Navigation seaward is enjoyed by the Severn, and very extensive inland navigation by connected canals. Railways traverse all sections of the county, and afford facile communication both within itself and to all parts of the kingdom.

The administrative county under the Local Government Act of 1888 includes part of the civil parish of Ipsley in Warwickshire, but excludes part of the county borough of Birmingham, and has an area of 480,342 acres, and a population of 385,309. It includes the city and county borough of Worcester, the county borough of Dudley, the municipal boroughs of Bewdley, Droitwich, Evesham, and Kidderminster, and 223 civil parishes and parts of five others. It has one court of quarter sessions, and is divided into twenty petty sessional divisions. Worcester has a separate commission of the peace, and a separate court of quarter sessions, and the other boroughs have separate commissions of the peace. Other towns are Bromsgrove, Halesowen, Malvern, Oldbury, Pershore, Redditch, Stourbridge, Stourport, and Tenbury. The county formerly returned four members to the House of Commons, but since 1885 it returns five members in five divisions, Western or Bewdley, Southern or Evesham, Mid or Droitwich, Northern, and Eastern. It also contains the parliamentary boroughs of Worcester and Kidderminster, and parts of the parliamentary boroughs of Birmingham and Dudley. Under the Redistribution of Seats Act of 1885, the boroughs of Bewdley, Droitwich, and Evesham were disfranchised, and Worcester lost one member. The ancient county contains 217 ecclesiastical parishes with parts of twelve others, and is almost entirely within the diocese of Worcester. The county is governed by a lord-lieutenant and a county council consisting of 19 aldermen and 57 councillors. It is in the Oxford judiciary circuit, and the North-Western military district. The assizes and the quarter sessions are held at Worcester, and H.M. prison is there. The county lunatic asylum is at Powick, and the county reformatory for boys at Shelsley Beauchamp. Population in 1801, 146,441; in 1821, 194,074; in 1841, 248,460; in 1861, 307,397; in 1881, 380,283; and in 1891, 413,760.

The territory now forming Worcestershire was inhabited by the ancient British Cornavii, Dobuni, and Silures, was divided by the Romans between their Flavia Cæsariensis and their Britannia Secunda, formed most of the commonwealth of Hwiccas, was afterwards all incorporated with Mercia, went as an earldom after the Norman Conquest to the D'Abitots, the Beauchamps, and others, and was the scene of the great battles of Evesham and Worcester. It is traversed by Ryknield Street and the Upper Salt Way, had Roman settlements at Upton and Worcester, and retains ancient British barrows on Clent Heath, Roman camps at three places, a Danish camp at Conderton, and ruined mediaeval castles at four places. About twenty-eight monastic establishments were in it, and remains of five of them still exist. Worcester Cathedral and about eighteen parish churches show interesting features of ancient architecture.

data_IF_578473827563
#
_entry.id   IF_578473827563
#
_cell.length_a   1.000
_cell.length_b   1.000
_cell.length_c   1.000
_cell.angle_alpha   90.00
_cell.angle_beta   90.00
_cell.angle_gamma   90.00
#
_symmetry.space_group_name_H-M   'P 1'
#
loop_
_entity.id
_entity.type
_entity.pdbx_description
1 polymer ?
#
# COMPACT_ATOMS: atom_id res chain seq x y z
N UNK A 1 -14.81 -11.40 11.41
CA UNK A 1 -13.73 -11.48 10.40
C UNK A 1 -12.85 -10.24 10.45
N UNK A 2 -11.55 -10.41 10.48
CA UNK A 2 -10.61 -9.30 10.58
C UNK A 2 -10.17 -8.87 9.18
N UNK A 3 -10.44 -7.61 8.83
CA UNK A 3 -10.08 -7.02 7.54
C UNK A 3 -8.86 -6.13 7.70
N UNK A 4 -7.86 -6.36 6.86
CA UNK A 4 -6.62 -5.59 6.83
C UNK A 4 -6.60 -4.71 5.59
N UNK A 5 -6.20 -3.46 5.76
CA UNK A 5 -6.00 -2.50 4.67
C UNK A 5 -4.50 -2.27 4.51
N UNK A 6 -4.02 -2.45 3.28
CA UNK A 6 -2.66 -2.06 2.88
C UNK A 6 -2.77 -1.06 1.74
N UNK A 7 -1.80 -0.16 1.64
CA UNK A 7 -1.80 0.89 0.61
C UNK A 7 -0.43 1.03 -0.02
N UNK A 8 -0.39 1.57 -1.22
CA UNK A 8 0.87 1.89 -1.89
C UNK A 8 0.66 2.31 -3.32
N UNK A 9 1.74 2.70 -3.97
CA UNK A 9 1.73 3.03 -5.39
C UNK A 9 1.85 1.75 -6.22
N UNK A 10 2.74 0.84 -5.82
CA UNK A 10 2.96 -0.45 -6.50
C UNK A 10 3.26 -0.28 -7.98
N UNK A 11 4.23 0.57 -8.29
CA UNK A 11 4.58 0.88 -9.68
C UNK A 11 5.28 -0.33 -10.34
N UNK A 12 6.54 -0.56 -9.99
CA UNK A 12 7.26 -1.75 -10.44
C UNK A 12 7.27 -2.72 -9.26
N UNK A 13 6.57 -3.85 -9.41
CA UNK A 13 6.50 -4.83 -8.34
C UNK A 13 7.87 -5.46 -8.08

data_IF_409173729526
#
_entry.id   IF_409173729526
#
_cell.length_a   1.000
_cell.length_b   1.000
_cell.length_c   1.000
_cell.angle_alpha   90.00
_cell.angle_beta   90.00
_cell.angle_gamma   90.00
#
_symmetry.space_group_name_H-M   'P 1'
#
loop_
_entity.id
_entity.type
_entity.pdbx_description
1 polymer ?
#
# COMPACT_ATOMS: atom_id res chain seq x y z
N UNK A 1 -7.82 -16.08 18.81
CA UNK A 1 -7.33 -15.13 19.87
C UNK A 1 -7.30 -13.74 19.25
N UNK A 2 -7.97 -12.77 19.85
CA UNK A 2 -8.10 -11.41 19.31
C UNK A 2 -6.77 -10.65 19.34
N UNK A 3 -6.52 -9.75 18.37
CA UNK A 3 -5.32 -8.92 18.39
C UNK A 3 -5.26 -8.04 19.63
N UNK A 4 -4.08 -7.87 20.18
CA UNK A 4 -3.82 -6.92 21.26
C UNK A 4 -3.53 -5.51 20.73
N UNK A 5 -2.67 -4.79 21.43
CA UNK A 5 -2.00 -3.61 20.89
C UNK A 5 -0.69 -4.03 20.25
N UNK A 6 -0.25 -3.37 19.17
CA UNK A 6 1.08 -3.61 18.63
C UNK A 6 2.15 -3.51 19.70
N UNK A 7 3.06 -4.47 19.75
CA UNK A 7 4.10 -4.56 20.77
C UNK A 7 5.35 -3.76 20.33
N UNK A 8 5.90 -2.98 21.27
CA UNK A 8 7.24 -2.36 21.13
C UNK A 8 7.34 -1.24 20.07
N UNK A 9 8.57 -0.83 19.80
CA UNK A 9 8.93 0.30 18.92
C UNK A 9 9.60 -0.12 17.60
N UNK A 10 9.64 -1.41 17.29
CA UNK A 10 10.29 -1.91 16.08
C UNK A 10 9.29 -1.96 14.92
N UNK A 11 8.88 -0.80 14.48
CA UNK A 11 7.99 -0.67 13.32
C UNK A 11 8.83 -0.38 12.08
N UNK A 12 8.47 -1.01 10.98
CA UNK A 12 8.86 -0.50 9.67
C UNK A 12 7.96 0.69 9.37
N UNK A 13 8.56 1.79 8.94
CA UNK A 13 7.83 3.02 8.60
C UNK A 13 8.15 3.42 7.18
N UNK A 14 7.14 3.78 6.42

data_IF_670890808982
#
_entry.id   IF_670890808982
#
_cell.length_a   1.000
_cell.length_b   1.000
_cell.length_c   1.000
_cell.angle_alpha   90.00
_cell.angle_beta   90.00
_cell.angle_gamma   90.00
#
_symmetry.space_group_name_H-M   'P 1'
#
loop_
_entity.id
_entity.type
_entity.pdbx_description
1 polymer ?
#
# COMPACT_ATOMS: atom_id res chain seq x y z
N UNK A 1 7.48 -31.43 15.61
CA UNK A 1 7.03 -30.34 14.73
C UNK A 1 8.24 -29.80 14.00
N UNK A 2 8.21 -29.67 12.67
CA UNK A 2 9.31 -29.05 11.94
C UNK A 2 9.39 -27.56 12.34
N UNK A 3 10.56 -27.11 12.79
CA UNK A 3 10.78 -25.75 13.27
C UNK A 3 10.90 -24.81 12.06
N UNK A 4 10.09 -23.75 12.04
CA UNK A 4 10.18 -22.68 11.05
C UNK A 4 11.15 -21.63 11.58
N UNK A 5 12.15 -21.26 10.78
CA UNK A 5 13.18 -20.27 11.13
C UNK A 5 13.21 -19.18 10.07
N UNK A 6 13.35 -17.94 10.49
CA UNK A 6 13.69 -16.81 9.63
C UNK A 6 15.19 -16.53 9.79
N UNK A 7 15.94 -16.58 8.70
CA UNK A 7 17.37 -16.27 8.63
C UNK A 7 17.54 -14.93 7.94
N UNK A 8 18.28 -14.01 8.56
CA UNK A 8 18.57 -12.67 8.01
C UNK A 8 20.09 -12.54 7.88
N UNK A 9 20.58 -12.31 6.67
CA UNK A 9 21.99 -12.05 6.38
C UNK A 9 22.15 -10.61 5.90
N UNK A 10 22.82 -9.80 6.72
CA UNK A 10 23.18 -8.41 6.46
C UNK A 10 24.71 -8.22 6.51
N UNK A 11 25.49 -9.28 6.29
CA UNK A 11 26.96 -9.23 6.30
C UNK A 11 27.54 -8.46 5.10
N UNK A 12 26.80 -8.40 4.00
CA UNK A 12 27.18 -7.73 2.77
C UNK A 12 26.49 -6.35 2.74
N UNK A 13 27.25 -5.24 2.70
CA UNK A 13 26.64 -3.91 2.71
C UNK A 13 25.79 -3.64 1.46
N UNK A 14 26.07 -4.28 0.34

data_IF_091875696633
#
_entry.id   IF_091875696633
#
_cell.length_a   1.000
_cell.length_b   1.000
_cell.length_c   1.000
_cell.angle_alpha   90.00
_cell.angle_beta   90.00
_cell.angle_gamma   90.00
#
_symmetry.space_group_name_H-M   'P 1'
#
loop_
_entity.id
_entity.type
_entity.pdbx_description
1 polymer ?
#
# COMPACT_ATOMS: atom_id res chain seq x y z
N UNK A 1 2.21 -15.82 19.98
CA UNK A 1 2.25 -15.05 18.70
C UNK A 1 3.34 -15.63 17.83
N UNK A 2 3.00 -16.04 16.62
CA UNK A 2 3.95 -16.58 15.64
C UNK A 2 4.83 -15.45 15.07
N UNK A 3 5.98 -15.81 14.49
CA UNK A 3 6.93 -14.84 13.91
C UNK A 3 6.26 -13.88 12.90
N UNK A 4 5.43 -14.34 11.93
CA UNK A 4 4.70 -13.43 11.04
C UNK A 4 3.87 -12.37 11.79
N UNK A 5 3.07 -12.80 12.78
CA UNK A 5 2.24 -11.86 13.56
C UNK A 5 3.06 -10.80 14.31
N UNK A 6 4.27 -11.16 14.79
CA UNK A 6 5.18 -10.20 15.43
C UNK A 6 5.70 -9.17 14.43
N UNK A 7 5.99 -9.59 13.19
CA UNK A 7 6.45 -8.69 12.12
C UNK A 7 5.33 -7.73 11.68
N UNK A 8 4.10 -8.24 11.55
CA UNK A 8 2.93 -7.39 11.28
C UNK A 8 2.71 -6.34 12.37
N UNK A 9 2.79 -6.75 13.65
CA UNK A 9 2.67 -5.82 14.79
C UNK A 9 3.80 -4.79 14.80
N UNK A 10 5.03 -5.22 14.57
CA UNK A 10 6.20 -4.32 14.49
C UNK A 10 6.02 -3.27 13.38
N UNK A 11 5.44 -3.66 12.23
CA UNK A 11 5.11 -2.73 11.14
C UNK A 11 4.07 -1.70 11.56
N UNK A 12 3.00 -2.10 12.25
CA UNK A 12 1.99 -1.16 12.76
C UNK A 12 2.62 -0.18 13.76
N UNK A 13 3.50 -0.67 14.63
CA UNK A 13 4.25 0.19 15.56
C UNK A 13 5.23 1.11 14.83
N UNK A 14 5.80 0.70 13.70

The following, according to the Redistribution of Seats Act of 1885, are the parliamentary divisions of Worcestershire, which do not appear under any specific name and return one member each to the House of Commons:—

The Northern Division (population, 58,439) includes the following:—Halesowen—Cakemore, Frankley, Halesowen, Hasbury, Hawn, Hill, Hunnington, Illey, Lapal, Ridgacre, Romsley, Warley Salop (part of), Warley Wigorn (part of); Northfield (part of)—Northfield; Oldbury—Oldbury, Warley Wigon (part of), Warley Salop (part of); Stourbridge (part of)—Cradley, Lutley, Lye.

The Eastern Division (population, 59,356) includes the following:—Bromsgrove (part of)—Bromsgrove, Tutnall and Cobley (part of); Northfield (except the parish of Northfield)—Alvechurch (part of), Coston Hackett, King's Norton, Yardley; Redditch (part of)—Alvechurch (part of), Beoley, Oldberrow, Redditch, Tutnall and Cobley (part of).

Transcribed from The Comprehensive Gazetteer of England and Wales, 1894-5